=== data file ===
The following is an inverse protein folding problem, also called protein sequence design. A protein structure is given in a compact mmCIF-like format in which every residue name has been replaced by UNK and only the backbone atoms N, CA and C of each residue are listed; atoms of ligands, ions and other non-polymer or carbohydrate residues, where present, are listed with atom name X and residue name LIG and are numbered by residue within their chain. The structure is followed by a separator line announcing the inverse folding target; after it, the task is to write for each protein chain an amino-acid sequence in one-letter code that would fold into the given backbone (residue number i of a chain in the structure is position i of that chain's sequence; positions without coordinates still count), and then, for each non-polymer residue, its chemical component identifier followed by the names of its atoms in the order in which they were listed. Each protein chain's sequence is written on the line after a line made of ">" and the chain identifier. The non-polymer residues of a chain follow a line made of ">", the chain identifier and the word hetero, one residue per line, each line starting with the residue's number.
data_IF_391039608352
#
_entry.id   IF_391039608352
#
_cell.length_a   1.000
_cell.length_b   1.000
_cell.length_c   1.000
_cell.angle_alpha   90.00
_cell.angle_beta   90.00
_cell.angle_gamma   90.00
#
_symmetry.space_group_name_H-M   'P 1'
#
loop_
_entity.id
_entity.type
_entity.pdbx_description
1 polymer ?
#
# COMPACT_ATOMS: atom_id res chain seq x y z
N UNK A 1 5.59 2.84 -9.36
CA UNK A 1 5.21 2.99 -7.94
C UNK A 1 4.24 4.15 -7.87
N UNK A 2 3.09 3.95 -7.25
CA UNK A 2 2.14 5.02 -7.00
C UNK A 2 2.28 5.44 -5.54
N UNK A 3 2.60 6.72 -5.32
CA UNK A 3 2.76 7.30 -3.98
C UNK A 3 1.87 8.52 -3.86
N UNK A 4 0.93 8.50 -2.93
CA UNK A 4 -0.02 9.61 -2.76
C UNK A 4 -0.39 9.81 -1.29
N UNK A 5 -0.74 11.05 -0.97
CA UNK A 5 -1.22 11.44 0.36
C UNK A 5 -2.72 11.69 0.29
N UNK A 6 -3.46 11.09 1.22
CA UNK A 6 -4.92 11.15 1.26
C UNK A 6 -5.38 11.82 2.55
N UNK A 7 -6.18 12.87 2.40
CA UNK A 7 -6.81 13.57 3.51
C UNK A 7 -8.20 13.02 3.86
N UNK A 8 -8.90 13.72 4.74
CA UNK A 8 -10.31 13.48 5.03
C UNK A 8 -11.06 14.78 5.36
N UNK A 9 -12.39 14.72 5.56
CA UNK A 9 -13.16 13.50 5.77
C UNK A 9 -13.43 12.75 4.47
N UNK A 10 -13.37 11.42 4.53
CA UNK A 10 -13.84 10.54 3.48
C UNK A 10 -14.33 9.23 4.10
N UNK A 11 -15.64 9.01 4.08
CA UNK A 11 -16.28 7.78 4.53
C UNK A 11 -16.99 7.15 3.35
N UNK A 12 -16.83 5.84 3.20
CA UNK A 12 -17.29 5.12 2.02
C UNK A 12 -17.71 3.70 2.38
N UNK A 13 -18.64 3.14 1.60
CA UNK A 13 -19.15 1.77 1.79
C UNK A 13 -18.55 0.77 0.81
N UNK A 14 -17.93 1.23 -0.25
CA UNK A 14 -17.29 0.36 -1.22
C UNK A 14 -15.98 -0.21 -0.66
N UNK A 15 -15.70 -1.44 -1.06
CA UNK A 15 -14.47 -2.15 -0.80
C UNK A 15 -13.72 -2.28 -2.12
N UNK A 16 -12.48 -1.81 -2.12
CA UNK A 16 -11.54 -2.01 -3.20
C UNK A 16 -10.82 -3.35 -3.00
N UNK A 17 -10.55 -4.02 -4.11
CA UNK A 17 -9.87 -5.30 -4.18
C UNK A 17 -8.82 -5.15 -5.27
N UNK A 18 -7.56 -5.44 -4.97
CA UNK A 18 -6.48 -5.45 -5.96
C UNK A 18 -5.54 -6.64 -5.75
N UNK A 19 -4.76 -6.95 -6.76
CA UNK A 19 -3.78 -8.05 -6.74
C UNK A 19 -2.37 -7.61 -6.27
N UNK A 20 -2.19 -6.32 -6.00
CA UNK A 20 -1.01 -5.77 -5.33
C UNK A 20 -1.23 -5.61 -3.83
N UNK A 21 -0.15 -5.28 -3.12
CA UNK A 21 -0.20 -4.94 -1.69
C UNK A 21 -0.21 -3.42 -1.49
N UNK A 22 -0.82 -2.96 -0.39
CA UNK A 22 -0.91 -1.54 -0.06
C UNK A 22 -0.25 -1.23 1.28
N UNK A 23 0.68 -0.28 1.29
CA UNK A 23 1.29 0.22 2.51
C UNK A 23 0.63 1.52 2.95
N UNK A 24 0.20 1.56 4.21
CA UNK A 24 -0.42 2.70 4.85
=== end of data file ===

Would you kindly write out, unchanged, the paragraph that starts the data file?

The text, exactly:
The following is an inverse protein folding problem, also called protein sequence design. A protein structure is given in a compact mmCIF-like format in which every residue name has been replaced by UNK and only the backbone atoms N, CA and C of each residue are listed; atoms of ligands, ions and other non-polymer or carbohydrate residues, where present, are listed with atom name X and residue name LIG and are numbered by residue within their chain. The structure is followed by a separator line announcing the inverse folding target; after it, the task is to write for each protein chain an amino-acid sequence in one-letter code that would fold into the given backbone (residue number i of a chain in the structure is position i of that chain's sequence; positions without coordinates still count), and then, for each non-polymer residue, its chemical component identifier followed by the names of its atoms in the order in which they were listed. Each protein chain's sequence is written on the line after a line made of ">" and the chain identifier. The non-polymer residues of a chain follow a line made of ">", the chain identifier and the word hetero, one residue per line, each line starting with the residue's number.